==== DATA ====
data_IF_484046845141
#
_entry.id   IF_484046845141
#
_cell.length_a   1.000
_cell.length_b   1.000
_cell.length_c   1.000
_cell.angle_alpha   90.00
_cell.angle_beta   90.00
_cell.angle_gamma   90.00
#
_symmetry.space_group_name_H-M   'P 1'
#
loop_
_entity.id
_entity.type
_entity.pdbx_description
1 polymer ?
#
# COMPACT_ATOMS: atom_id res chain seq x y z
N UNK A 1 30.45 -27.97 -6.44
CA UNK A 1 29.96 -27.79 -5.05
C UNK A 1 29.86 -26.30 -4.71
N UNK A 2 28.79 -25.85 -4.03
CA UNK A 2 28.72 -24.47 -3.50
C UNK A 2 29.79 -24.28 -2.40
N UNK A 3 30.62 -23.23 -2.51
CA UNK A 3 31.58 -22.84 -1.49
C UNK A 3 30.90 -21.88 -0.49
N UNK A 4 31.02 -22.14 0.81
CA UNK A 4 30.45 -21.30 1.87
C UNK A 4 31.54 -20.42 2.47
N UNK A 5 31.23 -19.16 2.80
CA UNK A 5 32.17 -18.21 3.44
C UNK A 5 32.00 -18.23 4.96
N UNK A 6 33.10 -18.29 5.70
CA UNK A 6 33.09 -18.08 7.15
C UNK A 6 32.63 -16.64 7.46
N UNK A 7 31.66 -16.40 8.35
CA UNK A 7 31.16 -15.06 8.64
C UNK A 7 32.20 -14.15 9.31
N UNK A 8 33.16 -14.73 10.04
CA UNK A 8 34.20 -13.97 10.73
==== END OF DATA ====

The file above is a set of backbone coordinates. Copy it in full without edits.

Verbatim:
data_IF_484046845141
#
_entry.id   IF_484046845141
#
_cell.length_a   1.000
_cell.length_b   1.000
_cell.length_c   1.000
_cell.angle_alpha   90.00
_cell.angle_beta   90.00
_cell.angle_gamma   90.00
#
_symmetry.space_group_name_H-M   'P 1'
#
loop_
_entity.id
_entity.type
_entity.pdbx_description
1 polymer ?
#
# COMPACT_ATOMS: atom_id res chain seq x y z
N UNK A 1 30.45 -27.97 -6.44
CA UNK A 1 29.96 -27.79 -5.05
C UNK A 1 29.86 -26.30 -4.71
N UNK A 2 28.79 -25.85 -4.03
CA UNK A 2 28.72 -24.47 -3.50
C UNK A 2 29.79 -24.28 -2.40
N UNK A 3 30.62 -23.23 -2.51
CA UNK A 3 31.58 -22.84 -1.49
C UNK A 3 30.90 -21.88 -0.49
N UNK A 4 31.02 -22.14 0.81
CA UNK A 4 30.45 -21.30 1.87
C UNK A 4 31.54 -20.42 2.47
N UNK A 5 31.23 -19.16 2.80
CA UNK A 5 32.17 -18.21 3.44
C UNK A 5 32.00 -18.23 4.96
N UNK A 6 33.10 -18.29 5.70
CA UNK A 6 33.09 -18.08 7.15
C UNK A 6 32.63 -16.64 7.46
N UNK A 7 31.66 -16.40 8.35
CA UNK A 7 31.16 -15.06 8.64
C UNK A 7 32.20 -14.15 9.31
N UNK A 8 33.16 -14.73 10.04
CA UNK A 8 34.20 -13.97 10.73